Borough of Hertsmere
Hertsmere shown within Hertfordshire
Hertsmere shown within Hertfordshire
Sovereign stateUnited Kingdom
Constituent countryEngland
RegionEast of England
Non-metropolitan countyHertfordshire
StatusNon-metropolitan district, Borough
Admin HQBorehamwood
Incorporated1 April 1974
 • TypeNon-metropolitan district council
 • BodyHertsmere Borough Council
 • LeadershipLeader & Cabinet (Conservative)
 • MPsOliver Dowden
 • Total39.06 sq mi (101.16 km2)
 • Rank196th (of 296)
 • Total108,105
 • Rank221st (of 296)
 • Density2,800/sq mi (1,100/km2)
 • Ethnicity
88.9% White
4.7% S.Asian
2.5% Black
2.0% Mixed
1.8% Chinese or Other
Time zoneUTC0 (GMT)
 • Summer (DST)UTC+1 (BST)
ONS code26UE (ONS)
E07000098 (GSS)
OS grid referenceTQ195975

Hertsmere is a local government district with borough status in Hertfordshire, England. Its council is based in Borehamwood. Other settlements in the borough include Bushey, Elstree, Radlett and Potters Bar. The borough contains several film studios, including Elstree Studios and the BBC Elstree Centre at Borehamwood. The borough borders Three Rivers, Watford, St Albans, and Welwyn Hatfield in Hertfordshire and the three north London boroughs of Harrow, Barnet and Enfield. Hertsmere is located mainly within the M25 Motorway.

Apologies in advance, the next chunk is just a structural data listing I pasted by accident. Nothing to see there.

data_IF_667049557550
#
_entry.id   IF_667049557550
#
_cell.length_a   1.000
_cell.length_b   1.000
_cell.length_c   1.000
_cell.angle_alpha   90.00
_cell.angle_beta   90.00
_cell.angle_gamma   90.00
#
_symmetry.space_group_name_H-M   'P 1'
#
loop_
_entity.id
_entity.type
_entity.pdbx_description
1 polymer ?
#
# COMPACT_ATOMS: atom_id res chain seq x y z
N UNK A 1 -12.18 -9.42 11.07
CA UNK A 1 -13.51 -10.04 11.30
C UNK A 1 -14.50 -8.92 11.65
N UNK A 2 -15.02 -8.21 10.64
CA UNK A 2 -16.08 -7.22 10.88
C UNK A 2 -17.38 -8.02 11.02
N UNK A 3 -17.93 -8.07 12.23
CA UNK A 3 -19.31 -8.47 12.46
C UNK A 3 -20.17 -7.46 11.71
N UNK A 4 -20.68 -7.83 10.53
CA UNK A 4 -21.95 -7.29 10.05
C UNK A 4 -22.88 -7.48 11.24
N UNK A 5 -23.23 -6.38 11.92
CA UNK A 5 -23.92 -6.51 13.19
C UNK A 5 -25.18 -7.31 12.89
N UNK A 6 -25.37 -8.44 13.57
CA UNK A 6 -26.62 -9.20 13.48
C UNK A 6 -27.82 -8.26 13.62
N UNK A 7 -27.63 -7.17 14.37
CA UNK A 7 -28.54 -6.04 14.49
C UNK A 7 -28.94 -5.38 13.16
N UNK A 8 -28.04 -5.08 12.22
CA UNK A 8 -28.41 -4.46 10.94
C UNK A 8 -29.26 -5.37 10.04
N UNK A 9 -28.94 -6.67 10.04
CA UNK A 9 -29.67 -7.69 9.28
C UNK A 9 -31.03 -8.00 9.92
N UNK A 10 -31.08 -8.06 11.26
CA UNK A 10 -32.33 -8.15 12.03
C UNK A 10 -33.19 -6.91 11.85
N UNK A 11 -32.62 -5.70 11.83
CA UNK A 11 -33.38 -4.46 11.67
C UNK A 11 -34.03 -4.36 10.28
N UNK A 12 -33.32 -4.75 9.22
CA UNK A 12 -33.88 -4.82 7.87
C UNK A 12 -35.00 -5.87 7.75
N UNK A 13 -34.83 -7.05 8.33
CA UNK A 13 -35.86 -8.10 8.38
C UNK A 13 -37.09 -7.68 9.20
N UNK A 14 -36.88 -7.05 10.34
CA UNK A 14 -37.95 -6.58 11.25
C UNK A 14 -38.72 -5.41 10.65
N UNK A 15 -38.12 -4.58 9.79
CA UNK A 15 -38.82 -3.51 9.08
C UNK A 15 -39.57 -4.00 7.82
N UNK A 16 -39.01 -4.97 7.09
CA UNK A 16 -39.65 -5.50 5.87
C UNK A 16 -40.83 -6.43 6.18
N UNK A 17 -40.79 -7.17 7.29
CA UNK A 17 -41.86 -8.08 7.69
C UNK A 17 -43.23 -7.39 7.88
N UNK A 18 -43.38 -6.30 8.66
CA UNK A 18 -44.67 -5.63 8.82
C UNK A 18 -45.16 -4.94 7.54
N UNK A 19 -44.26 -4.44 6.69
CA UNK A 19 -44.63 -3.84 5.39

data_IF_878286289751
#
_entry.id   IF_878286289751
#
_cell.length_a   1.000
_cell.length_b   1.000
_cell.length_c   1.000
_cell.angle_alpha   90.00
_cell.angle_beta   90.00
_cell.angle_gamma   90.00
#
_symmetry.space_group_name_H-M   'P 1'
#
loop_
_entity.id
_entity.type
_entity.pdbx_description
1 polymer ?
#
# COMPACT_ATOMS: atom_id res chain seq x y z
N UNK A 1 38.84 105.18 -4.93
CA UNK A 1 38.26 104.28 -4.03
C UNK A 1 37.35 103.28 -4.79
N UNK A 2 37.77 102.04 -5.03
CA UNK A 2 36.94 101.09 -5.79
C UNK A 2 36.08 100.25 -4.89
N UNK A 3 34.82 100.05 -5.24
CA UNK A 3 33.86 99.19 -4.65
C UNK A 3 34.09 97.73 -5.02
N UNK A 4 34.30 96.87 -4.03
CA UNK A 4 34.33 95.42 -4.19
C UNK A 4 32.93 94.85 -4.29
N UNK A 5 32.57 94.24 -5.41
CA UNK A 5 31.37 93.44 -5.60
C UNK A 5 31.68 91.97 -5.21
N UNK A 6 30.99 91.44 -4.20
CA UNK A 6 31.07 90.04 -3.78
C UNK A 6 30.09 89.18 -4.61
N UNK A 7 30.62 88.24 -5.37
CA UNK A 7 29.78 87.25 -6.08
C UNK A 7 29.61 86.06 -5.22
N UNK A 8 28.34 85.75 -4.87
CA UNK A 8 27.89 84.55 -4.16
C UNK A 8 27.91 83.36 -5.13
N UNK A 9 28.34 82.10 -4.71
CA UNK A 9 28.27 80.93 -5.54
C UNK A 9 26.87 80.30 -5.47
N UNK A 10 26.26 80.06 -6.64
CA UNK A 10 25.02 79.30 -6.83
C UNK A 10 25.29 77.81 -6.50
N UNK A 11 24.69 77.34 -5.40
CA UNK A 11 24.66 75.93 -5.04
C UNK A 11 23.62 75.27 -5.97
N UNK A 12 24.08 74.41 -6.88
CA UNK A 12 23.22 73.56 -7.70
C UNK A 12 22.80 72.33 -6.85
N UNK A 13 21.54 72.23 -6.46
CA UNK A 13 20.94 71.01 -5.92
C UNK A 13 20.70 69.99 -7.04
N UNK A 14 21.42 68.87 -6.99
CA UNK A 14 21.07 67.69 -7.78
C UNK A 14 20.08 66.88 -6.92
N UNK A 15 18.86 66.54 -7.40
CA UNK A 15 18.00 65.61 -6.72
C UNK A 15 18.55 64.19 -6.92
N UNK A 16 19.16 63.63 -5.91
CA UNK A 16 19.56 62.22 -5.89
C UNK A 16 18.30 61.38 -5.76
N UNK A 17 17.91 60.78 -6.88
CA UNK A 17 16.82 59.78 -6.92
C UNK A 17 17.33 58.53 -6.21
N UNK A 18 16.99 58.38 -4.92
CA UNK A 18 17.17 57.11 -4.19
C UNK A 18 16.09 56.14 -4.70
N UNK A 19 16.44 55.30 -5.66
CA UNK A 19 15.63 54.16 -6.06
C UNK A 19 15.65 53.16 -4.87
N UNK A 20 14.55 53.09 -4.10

Hertsmere was created on 1 April 1974 under the Local Government Act 1972, covering the whole area of three former districts and a single parish from a fourth district, which were all abolished at the same time:[1]

The Potters Bar Urban District (which coincided with the parish of South Mimms) was historically part of Middlesex, but had been transferred to Hertfordshire on 1 April 1965 when Greater London was created and Middlesex County Council abolished.[2]

The name "Hertsmere" was coined for the new district by combining the common abbreviation of Hertfordshire ("Herts") with "mere", an archaic word for a boundary, referencing the area's location on Hertfordshire's border with Greater London and also the fact that it straddles the historic county boundary between Middlesex and Hertfordshire. The name is reflected in the council's coat of arms, which shows a hart upon the battlements of a boundary wall.[3]

The district was awarded borough status on 15 April 1977, allowing the chair of the council to take the title of mayor.[4]

The borough was originally in the Metropolitan Police District, despite being outside the modern Greater London boundaries. It was transferred to Hertfordshire Constabulary in 2000.

Film studios